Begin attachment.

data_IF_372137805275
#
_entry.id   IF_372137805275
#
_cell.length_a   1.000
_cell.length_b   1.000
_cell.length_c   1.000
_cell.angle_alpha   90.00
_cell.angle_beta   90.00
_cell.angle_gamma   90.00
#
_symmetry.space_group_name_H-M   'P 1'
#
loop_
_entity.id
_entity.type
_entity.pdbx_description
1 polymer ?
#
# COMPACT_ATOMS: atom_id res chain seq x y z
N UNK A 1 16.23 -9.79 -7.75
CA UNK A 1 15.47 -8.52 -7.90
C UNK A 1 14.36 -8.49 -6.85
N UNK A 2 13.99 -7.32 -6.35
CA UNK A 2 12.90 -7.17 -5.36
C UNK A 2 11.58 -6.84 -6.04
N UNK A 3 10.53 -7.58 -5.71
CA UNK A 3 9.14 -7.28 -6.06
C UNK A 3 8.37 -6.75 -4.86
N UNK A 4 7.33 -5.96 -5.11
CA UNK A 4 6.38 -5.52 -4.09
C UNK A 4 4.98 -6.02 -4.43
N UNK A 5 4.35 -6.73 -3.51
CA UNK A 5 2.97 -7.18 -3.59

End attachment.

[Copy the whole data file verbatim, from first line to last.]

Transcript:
data_IF_372137805275
#
_entry.id   IF_372137805275
#
_cell.length_a   1.000
_cell.length_b   1.000
_cell.length_c   1.000
_cell.angle_alpha   90.00
_cell.angle_beta   90.00
_cell.angle_gamma   90.00
#
_symmetry.space_group_name_H-M   'P 1'
#
loop_
_entity.id
_entity.type
_entity.pdbx_description
1 polymer ?
#
# COMPACT_ATOMS: atom_id res chain seq x y z
N UNK A 1 16.23 -9.79 -7.75
CA UNK A 1 15.47 -8.52 -7.90
C UNK A 1 14.36 -8.49 -6.85
N UNK A 2 13.99 -7.32 -6.35
CA UNK A 2 12.90 -7.17 -5.36
C UNK A 2 11.58 -6.84 -6.04
N UNK A 3 10.53 -7.58 -5.71
CA UNK A 3 9.14 -7.28 -6.06
C UNK A 3 8.37 -6.75 -4.86
N UNK A 4 7.33 -5.96 -5.11
CA UNK A 4 6.38 -5.52 -4.09
C UNK A 4 4.98 -6.02 -4.43
N UNK A 5 4.35 -6.73 -3.51
CA UNK A 5 2.97 -7.18 -3.59